A first victim of the fire at the Place d’Youville building in Old Montreal was identified by authorities on Wednesday. This is Camille Maheux, a 76-year-old photographer who had lived in the building for 30 years. The police also confirmed in the evening that they had extricated two other bodies from the rubble of the building.

Inspector David Shane, spokesperson for the Service de police de la Ville de Montréal (SPVM), first confirmed the identity of Ms. Maheux during a brief press briefing in the afternoon in front of the burnt building, where the search for victims is still continuing. The body of Ms. Maheux, who had been missing for several days, had been found by the emergency services last Sunday.

His identification was formalized by the Laboratory of Forensic Sciences and Forensic Medicine (LSJML), in collaboration with coroner Me Géhane Kamel. “The victim’s family has been notified by investigators. We are wholeheartedly with you, ”insisted Mr. Shane, indicating that another press briefing should be held by the SPVM at the start of the day, Thursday.

At the end of the evening, Wednesday, agent Julien Lévesque, media relations officer at the SPVM, then confirmed that the search teams managed to locate a third and a fourth victim, “and to extract them from the building”. “The bodies of these victims have been entrusted to LSJML pathologists, so that their experts can carry out the identification work,” said Mr. Lévesque, without going any further.

Recall that a second body had been located, then extricated from the building last Tuesday. However, his identity has not yet been confirmed. With the two bodies discovered on Wednesday evening, there are still three missing people missing among the rubble of the building.

At this time, Montreal police say they will not provide further details on the specific circumstances that led to Ms. Maheux’s whereabouts, “out of respect for her loved ones.” Typically, positive identification of a victim, however, requires “two factors: either DNA or a dental chart,” Detective Shane explained.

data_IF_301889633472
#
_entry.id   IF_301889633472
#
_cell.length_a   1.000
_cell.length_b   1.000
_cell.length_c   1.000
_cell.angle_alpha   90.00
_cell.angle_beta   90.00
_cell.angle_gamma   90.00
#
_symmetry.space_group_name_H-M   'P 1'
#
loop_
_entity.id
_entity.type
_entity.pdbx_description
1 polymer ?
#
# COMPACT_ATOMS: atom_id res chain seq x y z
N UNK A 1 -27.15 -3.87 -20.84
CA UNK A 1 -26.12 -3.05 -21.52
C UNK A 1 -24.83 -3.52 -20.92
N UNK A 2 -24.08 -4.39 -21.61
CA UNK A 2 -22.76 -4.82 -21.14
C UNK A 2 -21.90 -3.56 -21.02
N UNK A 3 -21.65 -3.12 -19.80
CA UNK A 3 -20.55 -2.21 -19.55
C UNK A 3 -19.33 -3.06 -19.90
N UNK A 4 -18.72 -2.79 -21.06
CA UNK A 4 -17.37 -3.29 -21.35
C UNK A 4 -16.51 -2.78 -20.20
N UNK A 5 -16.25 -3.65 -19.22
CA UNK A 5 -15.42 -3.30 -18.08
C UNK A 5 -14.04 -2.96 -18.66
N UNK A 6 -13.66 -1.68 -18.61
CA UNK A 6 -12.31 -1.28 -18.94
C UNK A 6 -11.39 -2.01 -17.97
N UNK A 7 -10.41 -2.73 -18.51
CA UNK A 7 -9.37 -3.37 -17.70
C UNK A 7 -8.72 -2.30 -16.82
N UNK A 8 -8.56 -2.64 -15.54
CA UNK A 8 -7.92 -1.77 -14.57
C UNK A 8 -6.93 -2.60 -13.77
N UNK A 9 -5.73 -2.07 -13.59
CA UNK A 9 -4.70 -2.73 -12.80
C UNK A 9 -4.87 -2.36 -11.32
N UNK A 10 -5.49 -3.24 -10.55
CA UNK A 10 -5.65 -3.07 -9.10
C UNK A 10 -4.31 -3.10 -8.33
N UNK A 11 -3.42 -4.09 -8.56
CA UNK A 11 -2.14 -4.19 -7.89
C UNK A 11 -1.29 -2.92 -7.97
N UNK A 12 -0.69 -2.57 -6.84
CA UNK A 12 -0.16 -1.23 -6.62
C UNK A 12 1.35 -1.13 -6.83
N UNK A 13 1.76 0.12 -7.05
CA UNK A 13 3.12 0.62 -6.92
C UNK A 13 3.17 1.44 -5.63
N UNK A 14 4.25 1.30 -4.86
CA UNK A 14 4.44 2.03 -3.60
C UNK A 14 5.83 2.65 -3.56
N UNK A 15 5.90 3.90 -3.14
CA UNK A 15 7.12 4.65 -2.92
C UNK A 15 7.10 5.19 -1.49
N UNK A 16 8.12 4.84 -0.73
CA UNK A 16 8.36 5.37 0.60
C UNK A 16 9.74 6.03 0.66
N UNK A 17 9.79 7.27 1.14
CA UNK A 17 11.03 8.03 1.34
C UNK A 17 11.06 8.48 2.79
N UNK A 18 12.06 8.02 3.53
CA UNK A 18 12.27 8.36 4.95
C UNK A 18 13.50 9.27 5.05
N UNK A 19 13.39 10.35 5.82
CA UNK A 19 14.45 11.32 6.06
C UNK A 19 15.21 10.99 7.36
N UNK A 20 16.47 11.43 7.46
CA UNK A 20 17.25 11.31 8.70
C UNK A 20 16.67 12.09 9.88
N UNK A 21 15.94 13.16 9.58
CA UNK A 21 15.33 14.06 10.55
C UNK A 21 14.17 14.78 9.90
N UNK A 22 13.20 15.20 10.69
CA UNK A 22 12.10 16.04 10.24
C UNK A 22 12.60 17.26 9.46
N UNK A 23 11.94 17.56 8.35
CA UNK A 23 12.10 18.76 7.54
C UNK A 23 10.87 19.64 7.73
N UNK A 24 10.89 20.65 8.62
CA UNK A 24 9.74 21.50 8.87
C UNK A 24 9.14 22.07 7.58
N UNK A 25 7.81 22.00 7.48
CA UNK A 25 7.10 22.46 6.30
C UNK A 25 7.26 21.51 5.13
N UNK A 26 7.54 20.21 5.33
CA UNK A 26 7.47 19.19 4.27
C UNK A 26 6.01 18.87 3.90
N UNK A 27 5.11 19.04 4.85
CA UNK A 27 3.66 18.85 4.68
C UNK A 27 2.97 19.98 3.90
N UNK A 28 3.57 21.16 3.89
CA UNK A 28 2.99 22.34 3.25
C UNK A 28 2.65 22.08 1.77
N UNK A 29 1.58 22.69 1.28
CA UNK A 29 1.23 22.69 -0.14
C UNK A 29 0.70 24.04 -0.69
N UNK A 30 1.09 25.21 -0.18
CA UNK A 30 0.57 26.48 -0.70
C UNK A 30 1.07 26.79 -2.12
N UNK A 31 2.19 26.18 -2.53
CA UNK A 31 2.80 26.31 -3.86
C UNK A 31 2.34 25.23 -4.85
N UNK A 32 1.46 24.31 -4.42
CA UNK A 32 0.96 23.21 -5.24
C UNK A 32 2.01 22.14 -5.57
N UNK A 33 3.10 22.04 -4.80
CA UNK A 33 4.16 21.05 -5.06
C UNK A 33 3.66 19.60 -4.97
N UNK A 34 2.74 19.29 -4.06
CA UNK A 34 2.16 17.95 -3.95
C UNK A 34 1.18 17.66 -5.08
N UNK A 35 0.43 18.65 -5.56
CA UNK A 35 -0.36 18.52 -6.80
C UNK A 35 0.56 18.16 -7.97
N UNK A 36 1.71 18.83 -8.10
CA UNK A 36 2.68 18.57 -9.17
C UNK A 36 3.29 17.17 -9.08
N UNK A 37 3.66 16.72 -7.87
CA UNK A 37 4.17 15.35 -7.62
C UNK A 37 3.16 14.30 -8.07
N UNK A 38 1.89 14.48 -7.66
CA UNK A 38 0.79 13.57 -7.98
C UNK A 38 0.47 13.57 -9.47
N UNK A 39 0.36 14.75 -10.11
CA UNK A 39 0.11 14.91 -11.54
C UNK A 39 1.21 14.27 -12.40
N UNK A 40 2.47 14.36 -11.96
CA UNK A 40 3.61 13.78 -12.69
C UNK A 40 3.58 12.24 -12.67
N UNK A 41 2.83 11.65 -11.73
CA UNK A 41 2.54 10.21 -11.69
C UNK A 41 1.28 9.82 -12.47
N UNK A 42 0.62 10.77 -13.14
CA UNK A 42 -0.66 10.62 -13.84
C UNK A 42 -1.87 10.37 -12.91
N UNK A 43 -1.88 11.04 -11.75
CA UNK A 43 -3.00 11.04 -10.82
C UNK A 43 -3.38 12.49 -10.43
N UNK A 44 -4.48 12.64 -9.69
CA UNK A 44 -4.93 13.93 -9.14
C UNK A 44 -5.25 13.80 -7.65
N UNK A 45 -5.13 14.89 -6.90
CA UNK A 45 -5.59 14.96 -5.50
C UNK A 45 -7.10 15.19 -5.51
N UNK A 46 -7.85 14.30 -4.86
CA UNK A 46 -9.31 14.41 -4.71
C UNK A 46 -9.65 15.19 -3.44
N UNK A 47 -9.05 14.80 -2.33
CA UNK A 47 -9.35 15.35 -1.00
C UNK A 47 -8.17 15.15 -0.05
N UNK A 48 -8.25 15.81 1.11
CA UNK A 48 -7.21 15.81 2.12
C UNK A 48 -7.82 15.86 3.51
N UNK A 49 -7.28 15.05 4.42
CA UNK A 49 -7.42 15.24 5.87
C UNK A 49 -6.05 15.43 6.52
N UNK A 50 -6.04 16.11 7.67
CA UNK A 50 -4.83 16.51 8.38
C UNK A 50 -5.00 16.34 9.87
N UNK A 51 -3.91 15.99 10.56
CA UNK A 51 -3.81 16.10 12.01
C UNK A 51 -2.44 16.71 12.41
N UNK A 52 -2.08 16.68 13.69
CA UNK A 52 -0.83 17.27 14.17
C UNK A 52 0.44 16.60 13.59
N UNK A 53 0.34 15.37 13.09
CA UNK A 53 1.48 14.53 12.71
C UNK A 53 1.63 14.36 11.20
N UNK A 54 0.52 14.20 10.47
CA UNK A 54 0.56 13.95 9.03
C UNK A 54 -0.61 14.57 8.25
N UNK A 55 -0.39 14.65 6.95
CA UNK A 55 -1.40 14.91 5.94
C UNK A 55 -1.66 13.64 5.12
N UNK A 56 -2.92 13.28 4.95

Documentary photographer, Camille Maheux worked mainly from Montreal, but also in Brazil since 1982, where she notably covered the 1º Festival Nacional de Mulheres nas Artes in São Paulo. Member of Plessisgraphe (1975-1985), a photography workshop of the 1970s and 1980s, she also participated in numerous exhibitions in Canada, Brazil, France and Italy, in addition to having published her photos in several magazines. and magazines.

On Wednesday, Robert Laca, the grandfather of Charlie Lacroix, one of the people still missing, spoke in front of the cameras. ” It’s always the same thing. It’s hell. I am not able to accept that, because it is not normal that we have experienced a situation like that. There were things that happened and there will have to be a full investigation. […] For now, I just want her out of there,” said the man, who shows up daily at the dig site.

In a video posted on Reddit on Wednesday, we can see one of the apartments that were rented in the burned building. “It’s a bit weird because there are no windows. […] It’s the only thing that’s a little suspicious, “says a young man, who was then shooting a site visit for a loved one.

As for what’s next on this file, David Shane recalled, “every day will be a new challenge.” “As we progress, there will be easier days and more difficult days. […] Anything is expected in this investigation,” he reasoned.

While early research has focused on “more easily accessible” areas of the building, excavations should soon move to the lower floors.

“We’re going to have to use more and more tools to get to those floors. We will progress as we go, depending on the risk of collapse,” insisted Mr. Shane, recalling that the teams are already busy “removing pieces of debris” to progress further.

The chimneys of the building should also be removed soon, in order to speed up the search. “[We will stay] as long as it takes,” concluded Mr. Shane, reiterating his sincere condolences to the family and loved ones of Camille Maheux.